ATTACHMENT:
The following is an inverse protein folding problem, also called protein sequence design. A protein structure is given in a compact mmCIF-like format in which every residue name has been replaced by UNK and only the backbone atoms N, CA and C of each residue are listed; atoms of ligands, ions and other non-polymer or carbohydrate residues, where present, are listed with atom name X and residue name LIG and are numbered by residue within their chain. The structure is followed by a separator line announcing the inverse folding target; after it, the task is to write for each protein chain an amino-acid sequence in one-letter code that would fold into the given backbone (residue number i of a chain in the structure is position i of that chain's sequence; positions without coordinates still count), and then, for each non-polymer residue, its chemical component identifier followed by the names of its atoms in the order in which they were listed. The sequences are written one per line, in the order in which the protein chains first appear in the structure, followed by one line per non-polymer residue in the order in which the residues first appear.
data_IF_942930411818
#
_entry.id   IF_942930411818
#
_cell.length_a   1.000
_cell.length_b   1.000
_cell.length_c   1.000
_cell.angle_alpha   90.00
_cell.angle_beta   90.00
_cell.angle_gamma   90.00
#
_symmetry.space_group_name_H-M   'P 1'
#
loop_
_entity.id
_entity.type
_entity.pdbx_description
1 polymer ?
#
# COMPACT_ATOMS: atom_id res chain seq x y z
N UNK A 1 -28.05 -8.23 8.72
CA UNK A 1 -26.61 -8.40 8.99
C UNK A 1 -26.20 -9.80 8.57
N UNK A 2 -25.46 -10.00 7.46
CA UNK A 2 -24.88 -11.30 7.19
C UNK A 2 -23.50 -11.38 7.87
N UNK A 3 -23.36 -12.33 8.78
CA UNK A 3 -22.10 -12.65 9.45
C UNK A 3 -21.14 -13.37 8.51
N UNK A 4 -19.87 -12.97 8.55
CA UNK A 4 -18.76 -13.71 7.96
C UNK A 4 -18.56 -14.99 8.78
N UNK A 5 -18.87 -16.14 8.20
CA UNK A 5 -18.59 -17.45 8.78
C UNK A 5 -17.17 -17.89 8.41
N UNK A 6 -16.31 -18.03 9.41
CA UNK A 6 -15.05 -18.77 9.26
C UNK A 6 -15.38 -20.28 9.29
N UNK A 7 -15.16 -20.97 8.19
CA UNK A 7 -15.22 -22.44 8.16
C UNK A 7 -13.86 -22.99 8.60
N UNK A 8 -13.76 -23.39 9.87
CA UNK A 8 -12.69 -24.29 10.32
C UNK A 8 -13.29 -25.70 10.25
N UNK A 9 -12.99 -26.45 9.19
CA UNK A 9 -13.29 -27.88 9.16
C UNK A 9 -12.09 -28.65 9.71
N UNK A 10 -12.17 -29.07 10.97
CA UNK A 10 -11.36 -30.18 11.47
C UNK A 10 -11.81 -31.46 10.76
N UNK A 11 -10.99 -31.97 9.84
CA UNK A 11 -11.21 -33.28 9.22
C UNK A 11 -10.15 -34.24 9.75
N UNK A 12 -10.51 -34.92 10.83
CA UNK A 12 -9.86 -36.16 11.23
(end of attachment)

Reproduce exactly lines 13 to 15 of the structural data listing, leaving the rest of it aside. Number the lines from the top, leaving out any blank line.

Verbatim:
_symmetry.space_group_name_H-M   'P 1'
#
loop_